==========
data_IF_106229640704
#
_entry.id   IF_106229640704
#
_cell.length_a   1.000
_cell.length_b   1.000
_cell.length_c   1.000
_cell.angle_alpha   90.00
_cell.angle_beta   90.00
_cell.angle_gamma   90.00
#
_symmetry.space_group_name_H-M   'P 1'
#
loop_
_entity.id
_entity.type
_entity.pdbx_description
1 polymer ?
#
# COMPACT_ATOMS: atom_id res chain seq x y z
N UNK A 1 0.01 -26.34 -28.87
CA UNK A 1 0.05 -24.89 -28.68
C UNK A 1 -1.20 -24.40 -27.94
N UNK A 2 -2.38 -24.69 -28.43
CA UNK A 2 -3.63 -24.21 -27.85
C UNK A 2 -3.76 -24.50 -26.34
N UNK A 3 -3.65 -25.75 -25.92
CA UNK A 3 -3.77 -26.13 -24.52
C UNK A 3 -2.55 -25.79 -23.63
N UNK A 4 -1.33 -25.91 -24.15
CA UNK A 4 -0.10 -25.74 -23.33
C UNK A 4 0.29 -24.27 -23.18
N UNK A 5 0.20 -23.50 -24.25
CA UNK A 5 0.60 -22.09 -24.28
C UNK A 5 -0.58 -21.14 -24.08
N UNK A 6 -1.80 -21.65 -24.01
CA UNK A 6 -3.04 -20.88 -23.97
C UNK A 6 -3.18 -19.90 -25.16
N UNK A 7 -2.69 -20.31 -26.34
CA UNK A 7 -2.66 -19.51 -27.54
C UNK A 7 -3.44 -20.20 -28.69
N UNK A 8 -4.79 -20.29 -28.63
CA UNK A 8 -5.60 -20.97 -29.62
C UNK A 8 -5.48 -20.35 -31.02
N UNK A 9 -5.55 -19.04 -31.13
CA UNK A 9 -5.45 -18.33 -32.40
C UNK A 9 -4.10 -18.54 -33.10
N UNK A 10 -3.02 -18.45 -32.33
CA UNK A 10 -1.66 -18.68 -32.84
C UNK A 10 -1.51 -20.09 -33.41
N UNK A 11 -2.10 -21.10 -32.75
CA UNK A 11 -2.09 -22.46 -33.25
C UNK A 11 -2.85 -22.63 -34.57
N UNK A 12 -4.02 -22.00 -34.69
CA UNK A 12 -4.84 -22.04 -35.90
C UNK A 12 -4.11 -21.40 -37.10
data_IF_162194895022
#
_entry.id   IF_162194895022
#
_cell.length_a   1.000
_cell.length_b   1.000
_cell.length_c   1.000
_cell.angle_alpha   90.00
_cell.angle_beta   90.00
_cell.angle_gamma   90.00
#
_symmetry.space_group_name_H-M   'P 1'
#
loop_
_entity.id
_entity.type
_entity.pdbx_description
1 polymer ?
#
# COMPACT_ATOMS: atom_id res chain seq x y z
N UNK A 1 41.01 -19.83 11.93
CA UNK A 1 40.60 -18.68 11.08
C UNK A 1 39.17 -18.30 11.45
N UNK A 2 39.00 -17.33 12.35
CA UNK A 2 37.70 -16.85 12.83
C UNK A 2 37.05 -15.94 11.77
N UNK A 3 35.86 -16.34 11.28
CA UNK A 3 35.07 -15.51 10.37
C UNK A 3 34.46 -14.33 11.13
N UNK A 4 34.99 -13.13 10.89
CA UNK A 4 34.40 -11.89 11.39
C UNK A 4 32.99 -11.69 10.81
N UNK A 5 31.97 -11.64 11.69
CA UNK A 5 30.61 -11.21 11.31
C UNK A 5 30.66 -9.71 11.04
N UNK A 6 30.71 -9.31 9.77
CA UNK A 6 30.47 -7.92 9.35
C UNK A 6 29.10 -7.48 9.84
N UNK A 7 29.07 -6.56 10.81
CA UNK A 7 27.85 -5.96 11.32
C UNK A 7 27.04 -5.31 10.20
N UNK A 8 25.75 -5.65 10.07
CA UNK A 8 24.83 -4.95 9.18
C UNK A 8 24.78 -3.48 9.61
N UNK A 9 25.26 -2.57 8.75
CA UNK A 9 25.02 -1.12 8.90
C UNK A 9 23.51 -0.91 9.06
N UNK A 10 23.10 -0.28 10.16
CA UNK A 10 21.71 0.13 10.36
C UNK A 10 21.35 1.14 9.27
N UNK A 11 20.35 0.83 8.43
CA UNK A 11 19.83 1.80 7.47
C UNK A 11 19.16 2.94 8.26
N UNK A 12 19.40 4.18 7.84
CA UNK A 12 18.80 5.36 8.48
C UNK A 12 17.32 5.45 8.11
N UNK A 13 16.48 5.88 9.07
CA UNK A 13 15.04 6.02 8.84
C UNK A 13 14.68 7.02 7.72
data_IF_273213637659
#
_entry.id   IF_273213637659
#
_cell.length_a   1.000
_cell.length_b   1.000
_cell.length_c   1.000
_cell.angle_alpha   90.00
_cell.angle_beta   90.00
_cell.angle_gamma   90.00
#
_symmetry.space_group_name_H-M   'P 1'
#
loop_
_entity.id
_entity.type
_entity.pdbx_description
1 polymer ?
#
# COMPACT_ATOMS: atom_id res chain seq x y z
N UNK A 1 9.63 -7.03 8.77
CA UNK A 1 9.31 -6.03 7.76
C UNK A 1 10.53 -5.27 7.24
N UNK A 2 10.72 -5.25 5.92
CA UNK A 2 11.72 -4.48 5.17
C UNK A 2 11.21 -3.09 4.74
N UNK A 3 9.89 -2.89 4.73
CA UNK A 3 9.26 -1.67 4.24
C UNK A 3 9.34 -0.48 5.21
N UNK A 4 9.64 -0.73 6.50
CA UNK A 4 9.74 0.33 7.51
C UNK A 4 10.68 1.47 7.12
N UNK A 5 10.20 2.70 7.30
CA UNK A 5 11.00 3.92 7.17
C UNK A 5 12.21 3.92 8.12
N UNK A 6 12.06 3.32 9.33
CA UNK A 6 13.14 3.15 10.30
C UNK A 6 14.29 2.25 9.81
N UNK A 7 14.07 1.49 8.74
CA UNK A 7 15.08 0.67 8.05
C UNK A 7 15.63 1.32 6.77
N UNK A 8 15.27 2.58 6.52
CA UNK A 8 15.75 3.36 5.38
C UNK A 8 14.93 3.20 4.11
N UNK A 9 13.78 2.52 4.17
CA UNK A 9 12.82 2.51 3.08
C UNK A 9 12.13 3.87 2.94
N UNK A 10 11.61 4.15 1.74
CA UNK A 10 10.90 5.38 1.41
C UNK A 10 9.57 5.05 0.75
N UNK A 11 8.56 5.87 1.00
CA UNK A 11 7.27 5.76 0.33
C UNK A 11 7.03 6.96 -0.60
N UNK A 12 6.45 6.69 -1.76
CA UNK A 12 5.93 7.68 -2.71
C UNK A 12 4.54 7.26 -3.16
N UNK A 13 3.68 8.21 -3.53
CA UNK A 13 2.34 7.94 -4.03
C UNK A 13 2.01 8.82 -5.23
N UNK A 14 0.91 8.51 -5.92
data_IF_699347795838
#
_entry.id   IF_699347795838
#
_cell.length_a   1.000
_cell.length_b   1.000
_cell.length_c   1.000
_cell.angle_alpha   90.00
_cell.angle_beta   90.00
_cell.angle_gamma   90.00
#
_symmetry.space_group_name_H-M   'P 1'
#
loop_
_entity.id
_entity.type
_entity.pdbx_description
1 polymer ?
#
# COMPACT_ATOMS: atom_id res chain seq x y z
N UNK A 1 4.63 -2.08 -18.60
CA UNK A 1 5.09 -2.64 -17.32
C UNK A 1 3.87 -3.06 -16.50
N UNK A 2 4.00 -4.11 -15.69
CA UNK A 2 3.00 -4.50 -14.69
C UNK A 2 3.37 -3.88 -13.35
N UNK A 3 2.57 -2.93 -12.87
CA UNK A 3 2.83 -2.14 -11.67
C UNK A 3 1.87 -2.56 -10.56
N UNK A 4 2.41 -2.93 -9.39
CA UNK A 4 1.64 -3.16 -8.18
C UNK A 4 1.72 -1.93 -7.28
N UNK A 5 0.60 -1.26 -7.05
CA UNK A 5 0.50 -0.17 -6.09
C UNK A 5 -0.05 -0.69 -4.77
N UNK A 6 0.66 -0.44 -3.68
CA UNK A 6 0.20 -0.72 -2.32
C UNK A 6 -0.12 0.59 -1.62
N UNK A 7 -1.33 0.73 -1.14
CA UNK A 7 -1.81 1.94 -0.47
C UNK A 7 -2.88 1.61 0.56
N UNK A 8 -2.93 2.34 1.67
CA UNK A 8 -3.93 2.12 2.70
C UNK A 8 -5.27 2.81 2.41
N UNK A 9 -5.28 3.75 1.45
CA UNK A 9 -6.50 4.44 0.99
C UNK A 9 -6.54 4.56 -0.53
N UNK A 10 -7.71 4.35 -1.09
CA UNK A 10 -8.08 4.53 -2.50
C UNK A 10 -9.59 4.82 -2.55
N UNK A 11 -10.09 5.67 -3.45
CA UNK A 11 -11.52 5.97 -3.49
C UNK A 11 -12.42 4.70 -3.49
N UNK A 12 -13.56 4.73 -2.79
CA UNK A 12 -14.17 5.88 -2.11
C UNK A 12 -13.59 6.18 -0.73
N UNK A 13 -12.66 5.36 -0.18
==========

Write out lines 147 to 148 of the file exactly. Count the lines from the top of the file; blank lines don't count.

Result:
C UNK A 4 10.68 1.47 7.12
N UNK A 5 10.20 2.70 7.30